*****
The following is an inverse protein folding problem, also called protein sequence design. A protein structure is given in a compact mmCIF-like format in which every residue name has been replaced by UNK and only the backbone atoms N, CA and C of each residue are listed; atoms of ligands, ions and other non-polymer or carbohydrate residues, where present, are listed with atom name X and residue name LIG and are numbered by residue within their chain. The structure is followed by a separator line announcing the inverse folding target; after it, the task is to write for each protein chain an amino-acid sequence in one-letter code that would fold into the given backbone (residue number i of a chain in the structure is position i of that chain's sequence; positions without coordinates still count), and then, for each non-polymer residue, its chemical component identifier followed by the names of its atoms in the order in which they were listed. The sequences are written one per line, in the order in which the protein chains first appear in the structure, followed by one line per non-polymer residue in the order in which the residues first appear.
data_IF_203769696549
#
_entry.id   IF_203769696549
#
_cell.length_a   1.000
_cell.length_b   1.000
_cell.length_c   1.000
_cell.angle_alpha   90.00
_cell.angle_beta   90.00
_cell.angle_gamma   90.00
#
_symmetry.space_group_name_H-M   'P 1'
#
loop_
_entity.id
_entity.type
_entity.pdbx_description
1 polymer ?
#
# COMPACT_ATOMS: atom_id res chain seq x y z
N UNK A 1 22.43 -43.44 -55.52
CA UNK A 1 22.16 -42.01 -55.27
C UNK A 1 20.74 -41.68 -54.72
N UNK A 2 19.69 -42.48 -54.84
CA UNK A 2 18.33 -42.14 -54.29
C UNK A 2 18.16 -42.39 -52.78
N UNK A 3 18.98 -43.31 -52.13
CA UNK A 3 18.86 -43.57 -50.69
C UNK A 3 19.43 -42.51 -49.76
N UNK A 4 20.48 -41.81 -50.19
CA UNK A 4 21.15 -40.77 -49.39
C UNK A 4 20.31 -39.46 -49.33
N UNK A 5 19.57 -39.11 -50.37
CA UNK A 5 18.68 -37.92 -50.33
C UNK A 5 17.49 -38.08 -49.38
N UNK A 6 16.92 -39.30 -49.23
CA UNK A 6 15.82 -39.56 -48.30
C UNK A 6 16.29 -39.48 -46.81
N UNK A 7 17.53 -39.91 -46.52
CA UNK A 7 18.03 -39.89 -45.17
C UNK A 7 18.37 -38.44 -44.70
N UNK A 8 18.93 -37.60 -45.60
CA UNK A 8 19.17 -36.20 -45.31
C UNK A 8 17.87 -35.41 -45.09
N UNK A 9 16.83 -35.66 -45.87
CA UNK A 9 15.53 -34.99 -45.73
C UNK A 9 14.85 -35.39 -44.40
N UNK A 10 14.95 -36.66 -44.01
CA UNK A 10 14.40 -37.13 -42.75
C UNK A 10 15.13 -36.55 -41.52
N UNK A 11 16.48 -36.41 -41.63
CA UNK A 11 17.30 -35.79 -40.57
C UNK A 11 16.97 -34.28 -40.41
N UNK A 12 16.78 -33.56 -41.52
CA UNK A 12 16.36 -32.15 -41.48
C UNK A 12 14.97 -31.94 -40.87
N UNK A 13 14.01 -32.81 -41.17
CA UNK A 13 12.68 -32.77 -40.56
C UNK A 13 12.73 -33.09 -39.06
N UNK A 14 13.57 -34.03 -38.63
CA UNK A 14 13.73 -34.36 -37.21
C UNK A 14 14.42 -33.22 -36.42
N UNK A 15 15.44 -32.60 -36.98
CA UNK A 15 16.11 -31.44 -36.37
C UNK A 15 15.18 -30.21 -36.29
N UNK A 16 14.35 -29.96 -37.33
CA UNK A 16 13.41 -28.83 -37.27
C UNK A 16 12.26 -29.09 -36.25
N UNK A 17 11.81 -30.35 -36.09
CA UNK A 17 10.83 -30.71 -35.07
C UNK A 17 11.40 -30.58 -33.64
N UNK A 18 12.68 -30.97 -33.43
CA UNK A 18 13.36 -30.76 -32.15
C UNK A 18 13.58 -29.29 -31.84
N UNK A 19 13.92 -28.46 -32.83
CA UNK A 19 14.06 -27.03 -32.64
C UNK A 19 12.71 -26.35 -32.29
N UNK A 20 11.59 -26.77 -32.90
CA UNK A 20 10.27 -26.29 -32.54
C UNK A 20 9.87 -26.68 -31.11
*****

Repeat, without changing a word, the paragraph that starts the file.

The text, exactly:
The following is an inverse protein folding problem, also called protein sequence design. A protein structure is given in a compact mmCIF-like format in which every residue name has been replaced by UNK and only the backbone atoms N, CA and C of each residue are listed; atoms of ligands, ions and other non-polymer or carbohydrate residues, where present, are listed with atom name X and residue name LIG and are numbered by residue within their chain. The structure is followed by a separator line announcing the inverse folding target; after it, the task is to write for each protein chain an amino-acid sequence in one-letter code that would fold into the given backbone (residue number i of a chain in the structure is position i of that chain's sequence; positions without coordinates still count), and then, for each non-polymer residue, its chemical component identifier followed by the names of its atoms in the order in which they were listed. The sequences are written one per line, in the order in which the protein chains first appear in the structure, followed by one line per non-polymer residue in the order in which the residues first appear.